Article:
FRENCH HEADQUARTERS IN ADANA any other nation. There is need of France in Syria and elsewhere in the sphere of action. Peace is worth too tioned districts, all of which have a Near East, in the interests of Western much for the peacemakers to take such density of less than fifty inhabitants per civilization and as a barrier against petty schemes into consideration. It is square mile), are the following: French anarchy."
true that France did not ask anybody's troops will withdraw gradually, and be
permission before concluding peace with replaced by Turkish regulars only. The Criticism has been directed against the Kemalists; but, after all, England police force will be commanded by the Angora treaty. It has not come asked for no approval when she con- French officers. There will be French confrom the Moslem world, nor from the cluded a trade agreement with Moscow, suls in the main cities. The present GovFrench opposition parties. It has come or when she continued supporting Emir ernment employees will be left in place. from the British Colonial Office. As Feisal after he took an attitude of open France, which has spent one hundred these attacks have not been seriously hostility towards the French.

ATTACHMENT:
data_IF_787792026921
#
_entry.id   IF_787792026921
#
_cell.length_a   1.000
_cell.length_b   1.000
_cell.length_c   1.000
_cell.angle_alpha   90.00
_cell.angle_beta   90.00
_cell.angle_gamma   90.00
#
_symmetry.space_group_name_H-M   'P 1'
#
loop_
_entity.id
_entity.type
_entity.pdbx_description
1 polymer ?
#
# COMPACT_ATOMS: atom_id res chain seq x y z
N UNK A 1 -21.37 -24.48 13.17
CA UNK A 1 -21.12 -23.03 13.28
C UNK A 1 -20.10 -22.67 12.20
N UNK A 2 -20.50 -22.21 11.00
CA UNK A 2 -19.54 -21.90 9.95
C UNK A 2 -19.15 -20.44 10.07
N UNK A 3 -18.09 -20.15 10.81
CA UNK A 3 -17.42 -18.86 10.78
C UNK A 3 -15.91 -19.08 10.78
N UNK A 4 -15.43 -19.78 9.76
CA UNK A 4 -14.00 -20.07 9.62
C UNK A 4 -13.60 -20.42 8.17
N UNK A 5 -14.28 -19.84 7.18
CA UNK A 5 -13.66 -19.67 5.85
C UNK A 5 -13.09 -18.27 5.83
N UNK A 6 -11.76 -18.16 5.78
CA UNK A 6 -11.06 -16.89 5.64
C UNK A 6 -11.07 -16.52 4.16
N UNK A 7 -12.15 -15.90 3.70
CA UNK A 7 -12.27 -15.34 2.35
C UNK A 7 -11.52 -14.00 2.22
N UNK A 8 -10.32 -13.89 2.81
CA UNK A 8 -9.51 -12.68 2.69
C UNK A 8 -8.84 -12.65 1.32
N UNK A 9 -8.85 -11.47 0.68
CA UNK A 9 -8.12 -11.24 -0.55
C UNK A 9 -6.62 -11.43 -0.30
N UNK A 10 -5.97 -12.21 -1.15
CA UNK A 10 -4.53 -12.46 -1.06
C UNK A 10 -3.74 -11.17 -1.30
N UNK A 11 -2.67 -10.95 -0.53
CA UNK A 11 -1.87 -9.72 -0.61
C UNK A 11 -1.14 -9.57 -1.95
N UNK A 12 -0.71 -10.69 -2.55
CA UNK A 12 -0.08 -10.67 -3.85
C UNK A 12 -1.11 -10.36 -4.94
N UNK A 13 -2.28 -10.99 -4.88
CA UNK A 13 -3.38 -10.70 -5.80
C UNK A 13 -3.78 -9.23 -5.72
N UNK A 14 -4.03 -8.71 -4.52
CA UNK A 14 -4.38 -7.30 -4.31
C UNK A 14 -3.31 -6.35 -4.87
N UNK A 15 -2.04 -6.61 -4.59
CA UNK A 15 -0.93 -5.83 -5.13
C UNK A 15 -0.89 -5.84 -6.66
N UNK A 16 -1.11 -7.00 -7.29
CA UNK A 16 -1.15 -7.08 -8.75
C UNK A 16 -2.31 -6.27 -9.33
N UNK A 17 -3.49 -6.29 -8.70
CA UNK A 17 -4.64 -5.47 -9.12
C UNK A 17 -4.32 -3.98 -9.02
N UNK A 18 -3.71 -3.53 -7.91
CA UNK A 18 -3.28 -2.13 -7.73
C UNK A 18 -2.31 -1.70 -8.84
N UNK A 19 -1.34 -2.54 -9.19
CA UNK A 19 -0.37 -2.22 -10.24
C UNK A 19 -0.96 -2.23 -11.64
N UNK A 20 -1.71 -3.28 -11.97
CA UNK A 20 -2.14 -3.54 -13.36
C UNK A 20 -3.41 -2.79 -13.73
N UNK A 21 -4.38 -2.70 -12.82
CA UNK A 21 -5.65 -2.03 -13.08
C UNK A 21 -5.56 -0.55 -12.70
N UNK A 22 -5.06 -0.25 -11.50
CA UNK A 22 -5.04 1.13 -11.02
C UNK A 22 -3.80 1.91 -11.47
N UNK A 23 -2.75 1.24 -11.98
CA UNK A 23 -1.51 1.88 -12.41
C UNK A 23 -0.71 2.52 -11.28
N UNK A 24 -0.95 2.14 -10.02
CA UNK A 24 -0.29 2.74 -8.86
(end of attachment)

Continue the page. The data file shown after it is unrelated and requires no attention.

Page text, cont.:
million francs for the Armenian refusupported by the most enlightened part A more serious objection has been gees and fought in Cilicia for three -the largest part-of British public raised by Armenians abroad and by
years, cannot do more. Some are blamopinion, there is no need of reviving the their friends, who wonder how the ing her for not assụming the whole requarrel. Like other quarrels between Christian population of Cilicia is to be sponsibility of Armenia's protection. England and France, it had no ground protected when Turkish rule is resumed. She has been blamed by others for takexcept in the irritation of a few officials The guaranties given to Christian ing too many responsibilities. But the whose combinations had been upset, minorities in the evacuated regions, and facts speak for her. France is satisfied combinations which were founded upon in particular to the Armenians (whose that she has made peace in all the rethe hope for everlasting trouble in the proportion runs between eight per cent gions of the world that were in the Near East, and especially in the French and fifteen per cent in the above-men- reach of her influence. Can all her